OSHA Issues Final Rule Establishing Procedures for Handling Retaliation Complaints under the ACA
The Occupational Safety and Health Administration has published a final rule that establishes procedures and time frames for handling whistleblower complaints under the Affordable Care Act (ACA). The ACA protects employees from retaliation for receiving Marketplace financial assistance when purchasing health insurance through an Exchange. It also protects employees from retaliation for raising concerns regarding conduct that they believe violates the consumer protections and health insurance reforms found in Title I of the ACA.
This rule also establishes procedures and time frames for hearings before Department of Labor administrative law judges in ACA retaliation cases; review of those decisions by the Department of Labor Administrative Review Board; and judicial review of final decisions.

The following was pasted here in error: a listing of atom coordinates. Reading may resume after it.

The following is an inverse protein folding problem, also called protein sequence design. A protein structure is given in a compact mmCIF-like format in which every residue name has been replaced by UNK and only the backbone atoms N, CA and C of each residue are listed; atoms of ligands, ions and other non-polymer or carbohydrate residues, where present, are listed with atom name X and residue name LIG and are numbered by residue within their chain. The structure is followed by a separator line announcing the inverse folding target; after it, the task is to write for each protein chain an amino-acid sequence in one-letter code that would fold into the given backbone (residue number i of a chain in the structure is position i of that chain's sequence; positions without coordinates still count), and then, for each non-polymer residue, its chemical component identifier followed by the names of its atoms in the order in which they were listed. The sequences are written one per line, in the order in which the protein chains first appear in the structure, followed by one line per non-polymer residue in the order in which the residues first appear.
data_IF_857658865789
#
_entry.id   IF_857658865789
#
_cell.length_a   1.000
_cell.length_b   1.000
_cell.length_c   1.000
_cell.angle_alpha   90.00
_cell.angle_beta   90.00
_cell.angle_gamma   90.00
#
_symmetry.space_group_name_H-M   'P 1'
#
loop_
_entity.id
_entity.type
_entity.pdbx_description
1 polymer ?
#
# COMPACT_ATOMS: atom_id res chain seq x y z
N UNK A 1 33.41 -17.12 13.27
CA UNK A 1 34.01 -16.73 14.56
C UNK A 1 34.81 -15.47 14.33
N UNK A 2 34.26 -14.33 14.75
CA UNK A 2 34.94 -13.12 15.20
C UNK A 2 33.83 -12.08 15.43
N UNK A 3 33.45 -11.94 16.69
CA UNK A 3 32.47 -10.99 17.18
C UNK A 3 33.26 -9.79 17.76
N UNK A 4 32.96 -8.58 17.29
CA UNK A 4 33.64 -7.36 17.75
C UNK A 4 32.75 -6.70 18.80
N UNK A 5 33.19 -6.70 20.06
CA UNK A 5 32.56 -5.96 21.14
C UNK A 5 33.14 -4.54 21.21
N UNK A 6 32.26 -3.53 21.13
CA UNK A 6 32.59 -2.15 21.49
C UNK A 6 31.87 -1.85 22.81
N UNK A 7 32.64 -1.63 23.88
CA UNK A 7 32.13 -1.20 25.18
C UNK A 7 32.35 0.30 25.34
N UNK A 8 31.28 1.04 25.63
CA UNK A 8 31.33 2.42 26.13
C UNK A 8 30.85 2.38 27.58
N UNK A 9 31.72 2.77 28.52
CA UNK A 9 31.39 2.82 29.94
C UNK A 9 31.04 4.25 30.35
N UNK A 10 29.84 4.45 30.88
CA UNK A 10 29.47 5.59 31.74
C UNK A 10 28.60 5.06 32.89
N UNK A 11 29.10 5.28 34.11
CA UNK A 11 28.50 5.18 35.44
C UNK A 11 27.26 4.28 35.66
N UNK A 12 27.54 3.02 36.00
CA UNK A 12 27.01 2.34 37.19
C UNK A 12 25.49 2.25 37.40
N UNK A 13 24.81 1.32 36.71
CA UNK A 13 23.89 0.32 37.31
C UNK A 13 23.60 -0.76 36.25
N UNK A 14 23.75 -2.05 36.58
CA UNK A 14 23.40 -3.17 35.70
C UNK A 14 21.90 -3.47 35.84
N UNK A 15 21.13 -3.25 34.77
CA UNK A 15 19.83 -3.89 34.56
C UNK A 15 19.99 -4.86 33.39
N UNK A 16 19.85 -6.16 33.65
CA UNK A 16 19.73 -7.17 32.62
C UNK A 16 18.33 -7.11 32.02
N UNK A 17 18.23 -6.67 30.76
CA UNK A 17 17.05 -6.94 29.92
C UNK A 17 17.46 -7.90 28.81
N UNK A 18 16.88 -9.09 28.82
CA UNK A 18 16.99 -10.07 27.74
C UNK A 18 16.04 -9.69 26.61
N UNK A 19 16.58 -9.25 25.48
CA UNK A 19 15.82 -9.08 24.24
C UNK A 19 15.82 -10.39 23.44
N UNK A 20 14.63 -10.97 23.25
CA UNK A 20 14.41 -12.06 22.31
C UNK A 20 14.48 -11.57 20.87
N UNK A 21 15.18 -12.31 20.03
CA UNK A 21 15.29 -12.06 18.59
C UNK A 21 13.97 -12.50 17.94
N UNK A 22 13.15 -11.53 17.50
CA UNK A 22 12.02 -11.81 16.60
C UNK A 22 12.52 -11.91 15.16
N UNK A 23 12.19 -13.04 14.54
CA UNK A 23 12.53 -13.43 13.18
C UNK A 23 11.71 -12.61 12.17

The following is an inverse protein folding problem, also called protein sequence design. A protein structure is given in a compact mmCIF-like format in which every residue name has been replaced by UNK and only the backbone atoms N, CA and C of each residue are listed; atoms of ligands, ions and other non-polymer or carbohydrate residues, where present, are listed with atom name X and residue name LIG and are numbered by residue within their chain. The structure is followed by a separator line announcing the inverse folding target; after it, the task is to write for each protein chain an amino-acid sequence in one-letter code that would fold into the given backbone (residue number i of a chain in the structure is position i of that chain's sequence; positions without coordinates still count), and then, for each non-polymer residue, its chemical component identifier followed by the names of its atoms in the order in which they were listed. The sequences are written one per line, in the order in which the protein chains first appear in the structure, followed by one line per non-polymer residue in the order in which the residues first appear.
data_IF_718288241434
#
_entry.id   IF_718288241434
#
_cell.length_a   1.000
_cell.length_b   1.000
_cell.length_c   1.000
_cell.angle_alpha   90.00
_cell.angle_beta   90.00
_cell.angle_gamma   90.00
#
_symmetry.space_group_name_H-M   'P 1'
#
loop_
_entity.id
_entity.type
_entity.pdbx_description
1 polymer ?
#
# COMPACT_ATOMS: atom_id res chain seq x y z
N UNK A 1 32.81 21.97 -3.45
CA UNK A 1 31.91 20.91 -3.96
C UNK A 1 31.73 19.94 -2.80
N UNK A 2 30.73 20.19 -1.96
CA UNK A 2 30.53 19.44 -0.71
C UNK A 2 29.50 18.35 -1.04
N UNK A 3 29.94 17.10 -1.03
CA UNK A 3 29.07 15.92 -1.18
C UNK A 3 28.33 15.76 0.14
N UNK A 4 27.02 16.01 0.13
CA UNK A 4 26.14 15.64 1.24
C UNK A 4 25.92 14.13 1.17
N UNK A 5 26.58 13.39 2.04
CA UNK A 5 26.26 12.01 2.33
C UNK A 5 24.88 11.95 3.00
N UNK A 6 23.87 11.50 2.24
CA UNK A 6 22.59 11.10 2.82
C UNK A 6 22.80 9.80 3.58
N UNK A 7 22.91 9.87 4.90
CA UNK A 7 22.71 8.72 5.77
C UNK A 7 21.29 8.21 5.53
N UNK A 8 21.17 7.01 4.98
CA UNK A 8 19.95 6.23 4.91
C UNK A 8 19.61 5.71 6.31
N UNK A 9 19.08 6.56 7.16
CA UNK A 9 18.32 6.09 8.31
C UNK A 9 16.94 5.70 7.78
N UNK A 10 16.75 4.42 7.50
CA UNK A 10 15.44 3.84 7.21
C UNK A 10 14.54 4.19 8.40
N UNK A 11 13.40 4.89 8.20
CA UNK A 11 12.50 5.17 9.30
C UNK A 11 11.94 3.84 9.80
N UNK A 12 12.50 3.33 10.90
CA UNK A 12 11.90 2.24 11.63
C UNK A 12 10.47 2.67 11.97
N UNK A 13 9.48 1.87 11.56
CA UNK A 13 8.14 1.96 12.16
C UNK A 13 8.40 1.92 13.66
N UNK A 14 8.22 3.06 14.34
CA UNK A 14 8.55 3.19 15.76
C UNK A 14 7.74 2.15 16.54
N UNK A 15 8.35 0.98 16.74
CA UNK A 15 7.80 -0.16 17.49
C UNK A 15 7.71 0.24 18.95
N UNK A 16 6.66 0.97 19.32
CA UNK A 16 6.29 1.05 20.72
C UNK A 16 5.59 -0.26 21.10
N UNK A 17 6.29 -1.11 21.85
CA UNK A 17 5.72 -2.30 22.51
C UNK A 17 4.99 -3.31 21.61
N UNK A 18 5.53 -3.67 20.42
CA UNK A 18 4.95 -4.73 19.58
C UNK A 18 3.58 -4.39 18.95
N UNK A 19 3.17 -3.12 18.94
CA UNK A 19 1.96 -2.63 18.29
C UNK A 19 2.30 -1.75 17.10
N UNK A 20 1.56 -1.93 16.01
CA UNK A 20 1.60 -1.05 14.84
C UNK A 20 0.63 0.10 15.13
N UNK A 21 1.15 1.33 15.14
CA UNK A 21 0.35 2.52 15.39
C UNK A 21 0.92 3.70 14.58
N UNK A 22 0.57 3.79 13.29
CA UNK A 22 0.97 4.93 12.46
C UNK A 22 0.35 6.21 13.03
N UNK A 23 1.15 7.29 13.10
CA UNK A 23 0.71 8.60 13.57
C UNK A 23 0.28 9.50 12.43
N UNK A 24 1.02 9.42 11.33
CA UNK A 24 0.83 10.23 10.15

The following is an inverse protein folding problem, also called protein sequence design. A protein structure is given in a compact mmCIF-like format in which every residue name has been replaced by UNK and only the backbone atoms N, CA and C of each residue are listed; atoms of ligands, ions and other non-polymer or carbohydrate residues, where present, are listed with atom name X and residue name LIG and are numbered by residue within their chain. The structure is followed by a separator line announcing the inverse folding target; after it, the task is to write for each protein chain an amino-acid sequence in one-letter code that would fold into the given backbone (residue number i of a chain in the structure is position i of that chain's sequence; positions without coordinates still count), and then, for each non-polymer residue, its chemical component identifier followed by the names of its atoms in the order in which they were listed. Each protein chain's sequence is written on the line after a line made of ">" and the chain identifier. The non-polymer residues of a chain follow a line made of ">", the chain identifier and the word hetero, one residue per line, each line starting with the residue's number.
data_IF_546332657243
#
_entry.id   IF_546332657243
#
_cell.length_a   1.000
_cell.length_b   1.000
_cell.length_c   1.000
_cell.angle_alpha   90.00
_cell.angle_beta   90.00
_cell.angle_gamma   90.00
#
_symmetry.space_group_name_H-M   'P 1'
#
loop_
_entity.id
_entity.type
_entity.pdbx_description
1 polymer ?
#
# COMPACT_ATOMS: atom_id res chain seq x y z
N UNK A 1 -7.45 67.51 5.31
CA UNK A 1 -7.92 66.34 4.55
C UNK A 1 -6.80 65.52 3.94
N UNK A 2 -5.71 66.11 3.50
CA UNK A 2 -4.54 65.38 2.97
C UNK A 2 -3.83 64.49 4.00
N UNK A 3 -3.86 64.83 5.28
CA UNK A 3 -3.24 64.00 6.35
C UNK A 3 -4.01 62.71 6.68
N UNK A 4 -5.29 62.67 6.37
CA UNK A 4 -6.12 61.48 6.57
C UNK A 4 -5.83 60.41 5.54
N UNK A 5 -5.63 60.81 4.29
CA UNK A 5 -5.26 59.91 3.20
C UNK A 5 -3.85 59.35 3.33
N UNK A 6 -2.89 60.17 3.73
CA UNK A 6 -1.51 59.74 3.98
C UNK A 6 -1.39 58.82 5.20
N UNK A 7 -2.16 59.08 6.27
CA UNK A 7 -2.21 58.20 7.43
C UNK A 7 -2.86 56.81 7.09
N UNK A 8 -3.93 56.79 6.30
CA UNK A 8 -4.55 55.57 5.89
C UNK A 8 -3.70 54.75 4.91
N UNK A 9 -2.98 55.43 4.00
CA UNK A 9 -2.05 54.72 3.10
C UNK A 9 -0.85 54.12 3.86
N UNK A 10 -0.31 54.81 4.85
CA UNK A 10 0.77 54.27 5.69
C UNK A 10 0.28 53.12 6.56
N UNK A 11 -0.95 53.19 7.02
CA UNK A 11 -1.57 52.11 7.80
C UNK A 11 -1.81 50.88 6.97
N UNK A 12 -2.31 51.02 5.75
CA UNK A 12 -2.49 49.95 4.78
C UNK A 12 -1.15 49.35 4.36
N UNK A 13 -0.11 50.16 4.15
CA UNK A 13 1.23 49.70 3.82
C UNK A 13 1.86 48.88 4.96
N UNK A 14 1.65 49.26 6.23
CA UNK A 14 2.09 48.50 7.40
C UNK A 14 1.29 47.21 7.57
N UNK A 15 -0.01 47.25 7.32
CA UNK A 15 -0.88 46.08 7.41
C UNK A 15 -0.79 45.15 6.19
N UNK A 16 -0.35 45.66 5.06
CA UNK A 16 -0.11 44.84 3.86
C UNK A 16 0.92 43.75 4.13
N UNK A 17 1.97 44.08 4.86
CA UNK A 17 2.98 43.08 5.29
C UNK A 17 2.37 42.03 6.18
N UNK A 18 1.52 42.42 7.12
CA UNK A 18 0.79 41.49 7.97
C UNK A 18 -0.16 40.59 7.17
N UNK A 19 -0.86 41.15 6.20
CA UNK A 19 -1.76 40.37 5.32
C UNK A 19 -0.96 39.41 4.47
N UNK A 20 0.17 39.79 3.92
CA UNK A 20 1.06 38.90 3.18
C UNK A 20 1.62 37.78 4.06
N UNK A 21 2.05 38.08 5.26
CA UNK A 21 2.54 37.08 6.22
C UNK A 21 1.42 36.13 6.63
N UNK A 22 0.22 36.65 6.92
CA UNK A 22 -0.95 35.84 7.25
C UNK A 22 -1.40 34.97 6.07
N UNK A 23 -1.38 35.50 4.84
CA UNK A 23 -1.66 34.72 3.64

"This rule reinforces OSHA's commitment to protect workers who raise concerns about potential violations of the consumer protections established by the Affordable Care Act or who purchase health insurance through an Exchange," said Assistant Secretary of Labor for Occupational Safety and Health Dr. David Michaels.
In 2013, OSHA published an interim final rule and requested public comments. The final rule responds to the comments and updates the rule to clarify the protections for workers who receive financial assistance when they purchase health insurance through an Exchange.
OSHA's Affordable Care Act fact sheet provides more information regarding who is covered under the ACA's whistleblower protections, protected activity, types of retaliation, and the process for filing a complaint and is available at http://www.whistleblowers.gov/factsheets_page.html.
OSHA enforces the whistleblower provisions of the Occupational Safety and Health Act and 21 other statutes. These provisions protect employees from retaliation for reporting violations of various laws by their employers and for engaging in related activities. Additional information is available on OSHA's Whistleblower Protection Programs webpage.
Under the Occupational Safety and Health Act of 1970, employers are responsible for providing safe and healthful workplaces for their employees. OSHA's role is to ensure these conditions for America's working men and women by setting and enforcing standards, and providing training, education and assistance.